TheCovey: You are on the forefront of this new food revolution that goes beyond edibles to cooking with cannabis. What does this new movement look like for consumers?
Cat Cora: There are a few styles of cooking with cannabis. My style of cooking is purely medical, a nutritional style of medical cooking [with] dosages in foods to help people with specific illnesses. You can put cannabis in with a type of extraction through olive oils, dressings … through leaves, using it as an herb. The chefs I have been learning from are bringing something science-based and measurement-based to the food world — much like baking and pastry — as a winemaker brings to the wine world.
TheCovey: You are a proponent of non-THC CBD, the non-hallucinogenic form of cannabis. You’ve mentioned that it helps you with your PTSD.
Cat Cora: From age six to 11 I was sexually abused and was too scared to speak out. I struggled for many years to love myself and my own skin. I still get scared, and I struggle with it to this day. There are many ways I balance myself, including working out, meditating, and talking to my wife. But there are times CBD gives me a quality of life when I start feeling that way. Like vitamins, you add CBD in doses, whatever the packaging tells you to take. Even though they are derived from the same plant, CBD is different from THC and you need to follow the recommended dosage carefully.
TheCovey: Is cooking with cannabis something that will be coming to home kitchens in the near future, the way Julia Child brought fine French cooking into our homes?
Cat Cora: There are companies and brands [including mine, which is not yet named] working on safe, health-focused, foolproof meal kits … for the chef at home. They have not come on the market yet, [but it’s] a seed that is being planted to eventually give people the ability to grow and cook with [cannabis] at home, safely and responsibly. We [are at] the forefront of this. As of now, the safest way to have cannabis in your food is to have an expert do it. There is definitely a space and need in the marketplace for meal kits with cannabis. Kits and delivery meals are on trend and this would be no different, especially for medical cannabis and people with various illnesses who aren’t able to leave the house or need more help in meal preparation. But also busy folks who want convenience.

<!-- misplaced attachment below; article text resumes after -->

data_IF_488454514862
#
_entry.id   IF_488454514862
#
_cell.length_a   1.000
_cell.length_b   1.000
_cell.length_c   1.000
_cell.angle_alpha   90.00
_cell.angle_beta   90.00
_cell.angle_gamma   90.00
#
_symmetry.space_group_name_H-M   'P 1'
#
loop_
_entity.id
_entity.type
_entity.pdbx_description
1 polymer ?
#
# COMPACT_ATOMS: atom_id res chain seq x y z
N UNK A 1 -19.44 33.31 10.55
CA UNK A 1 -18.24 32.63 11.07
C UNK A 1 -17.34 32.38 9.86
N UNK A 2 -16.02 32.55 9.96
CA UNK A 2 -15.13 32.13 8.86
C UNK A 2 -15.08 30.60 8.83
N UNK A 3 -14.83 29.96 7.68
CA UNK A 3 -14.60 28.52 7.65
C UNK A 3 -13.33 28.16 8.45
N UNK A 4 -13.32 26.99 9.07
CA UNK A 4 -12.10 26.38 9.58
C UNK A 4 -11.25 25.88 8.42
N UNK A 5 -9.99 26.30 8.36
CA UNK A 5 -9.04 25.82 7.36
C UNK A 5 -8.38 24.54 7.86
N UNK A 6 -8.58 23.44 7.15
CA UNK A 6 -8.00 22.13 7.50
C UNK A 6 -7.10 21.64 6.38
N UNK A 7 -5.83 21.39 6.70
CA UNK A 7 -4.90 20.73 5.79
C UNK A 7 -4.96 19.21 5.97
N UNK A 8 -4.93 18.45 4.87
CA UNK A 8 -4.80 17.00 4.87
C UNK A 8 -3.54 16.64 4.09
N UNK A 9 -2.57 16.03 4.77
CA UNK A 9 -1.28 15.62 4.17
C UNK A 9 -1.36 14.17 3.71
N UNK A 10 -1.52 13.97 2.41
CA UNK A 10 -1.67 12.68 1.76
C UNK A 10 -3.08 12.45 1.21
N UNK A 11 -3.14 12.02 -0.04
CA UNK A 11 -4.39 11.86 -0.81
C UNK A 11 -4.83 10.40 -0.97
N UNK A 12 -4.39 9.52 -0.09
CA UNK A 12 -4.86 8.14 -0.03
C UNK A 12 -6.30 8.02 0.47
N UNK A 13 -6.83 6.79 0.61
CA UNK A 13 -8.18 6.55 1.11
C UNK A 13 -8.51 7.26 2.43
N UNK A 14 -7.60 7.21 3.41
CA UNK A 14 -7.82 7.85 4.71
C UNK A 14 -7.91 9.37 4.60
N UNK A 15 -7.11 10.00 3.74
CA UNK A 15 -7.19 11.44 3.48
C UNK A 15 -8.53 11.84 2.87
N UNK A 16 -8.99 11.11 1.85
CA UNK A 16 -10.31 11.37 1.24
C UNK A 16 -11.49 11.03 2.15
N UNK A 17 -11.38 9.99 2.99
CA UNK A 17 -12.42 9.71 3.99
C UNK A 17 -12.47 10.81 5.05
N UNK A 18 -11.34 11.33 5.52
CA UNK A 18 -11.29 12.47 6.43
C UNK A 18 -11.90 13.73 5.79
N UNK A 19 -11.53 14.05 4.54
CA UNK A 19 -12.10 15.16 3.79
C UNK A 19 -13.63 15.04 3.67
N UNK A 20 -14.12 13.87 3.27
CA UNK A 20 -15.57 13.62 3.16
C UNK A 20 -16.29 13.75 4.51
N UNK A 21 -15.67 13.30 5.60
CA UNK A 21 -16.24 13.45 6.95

[That said], it’s going to happen. [Right now] it’s the new prohibition. We have to talk about how many positives there are over how many negatives. There should be regulations, but I think it should be legalized for everybody. Cannabis is something that can truly help people.
TheCovey: Do you see a future where there are cannabis restaurants where you order cannabis dishes off the menu?